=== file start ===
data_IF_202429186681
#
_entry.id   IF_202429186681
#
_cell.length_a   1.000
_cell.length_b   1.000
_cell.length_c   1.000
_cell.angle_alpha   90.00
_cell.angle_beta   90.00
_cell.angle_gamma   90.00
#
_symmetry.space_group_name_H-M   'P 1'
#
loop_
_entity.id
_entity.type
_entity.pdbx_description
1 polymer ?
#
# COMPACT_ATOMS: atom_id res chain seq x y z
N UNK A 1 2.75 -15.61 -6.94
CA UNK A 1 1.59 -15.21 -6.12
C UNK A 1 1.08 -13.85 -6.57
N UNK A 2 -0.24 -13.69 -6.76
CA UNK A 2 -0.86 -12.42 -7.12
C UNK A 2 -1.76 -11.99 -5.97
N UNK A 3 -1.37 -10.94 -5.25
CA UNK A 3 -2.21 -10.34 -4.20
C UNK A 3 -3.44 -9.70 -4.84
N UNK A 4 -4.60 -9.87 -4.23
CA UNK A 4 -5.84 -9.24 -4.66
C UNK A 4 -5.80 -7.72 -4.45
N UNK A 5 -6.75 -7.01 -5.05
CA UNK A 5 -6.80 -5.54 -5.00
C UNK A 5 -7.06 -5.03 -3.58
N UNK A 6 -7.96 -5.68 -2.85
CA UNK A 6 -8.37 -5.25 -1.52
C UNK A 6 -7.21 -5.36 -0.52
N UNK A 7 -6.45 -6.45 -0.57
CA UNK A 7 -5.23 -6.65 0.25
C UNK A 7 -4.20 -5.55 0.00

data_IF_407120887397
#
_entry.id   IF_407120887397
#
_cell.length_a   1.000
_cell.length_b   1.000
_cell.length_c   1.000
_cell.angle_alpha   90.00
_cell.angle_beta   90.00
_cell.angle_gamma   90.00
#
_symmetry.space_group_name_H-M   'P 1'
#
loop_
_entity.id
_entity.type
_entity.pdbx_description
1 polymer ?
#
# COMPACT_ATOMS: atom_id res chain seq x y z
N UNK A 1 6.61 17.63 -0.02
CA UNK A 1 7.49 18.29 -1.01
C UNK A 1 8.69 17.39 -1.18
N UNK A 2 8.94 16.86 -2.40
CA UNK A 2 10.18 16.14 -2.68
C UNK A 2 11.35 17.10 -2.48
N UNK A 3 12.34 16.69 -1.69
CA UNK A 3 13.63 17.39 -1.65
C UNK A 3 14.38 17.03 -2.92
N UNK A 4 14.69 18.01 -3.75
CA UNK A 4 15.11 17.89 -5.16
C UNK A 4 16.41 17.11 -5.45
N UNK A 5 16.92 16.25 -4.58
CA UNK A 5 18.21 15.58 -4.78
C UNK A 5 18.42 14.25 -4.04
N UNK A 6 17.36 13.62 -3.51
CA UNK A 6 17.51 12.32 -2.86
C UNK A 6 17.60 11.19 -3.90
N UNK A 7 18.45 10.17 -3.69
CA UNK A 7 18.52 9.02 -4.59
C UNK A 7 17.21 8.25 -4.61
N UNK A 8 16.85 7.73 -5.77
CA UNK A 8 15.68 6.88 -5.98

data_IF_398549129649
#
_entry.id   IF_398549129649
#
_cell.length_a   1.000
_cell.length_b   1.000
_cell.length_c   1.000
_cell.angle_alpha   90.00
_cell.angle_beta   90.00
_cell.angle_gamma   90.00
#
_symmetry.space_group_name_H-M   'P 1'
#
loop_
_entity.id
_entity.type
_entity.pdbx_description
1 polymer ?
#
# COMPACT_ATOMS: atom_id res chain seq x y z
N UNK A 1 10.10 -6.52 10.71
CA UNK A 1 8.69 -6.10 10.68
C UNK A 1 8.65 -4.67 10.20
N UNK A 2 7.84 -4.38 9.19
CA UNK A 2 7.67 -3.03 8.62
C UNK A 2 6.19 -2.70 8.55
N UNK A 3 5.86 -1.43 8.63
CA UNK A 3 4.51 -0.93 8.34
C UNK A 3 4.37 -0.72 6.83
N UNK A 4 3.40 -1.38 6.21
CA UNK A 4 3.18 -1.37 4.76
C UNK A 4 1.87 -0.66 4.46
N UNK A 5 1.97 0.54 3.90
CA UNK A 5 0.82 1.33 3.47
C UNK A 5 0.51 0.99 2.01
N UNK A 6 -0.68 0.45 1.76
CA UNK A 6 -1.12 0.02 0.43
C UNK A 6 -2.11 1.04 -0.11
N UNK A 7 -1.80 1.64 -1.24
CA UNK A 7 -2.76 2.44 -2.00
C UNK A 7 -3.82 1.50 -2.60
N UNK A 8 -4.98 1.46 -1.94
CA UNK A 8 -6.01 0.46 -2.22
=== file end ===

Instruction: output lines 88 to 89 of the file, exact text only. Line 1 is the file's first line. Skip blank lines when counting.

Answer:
#
_cell.length_a   1.000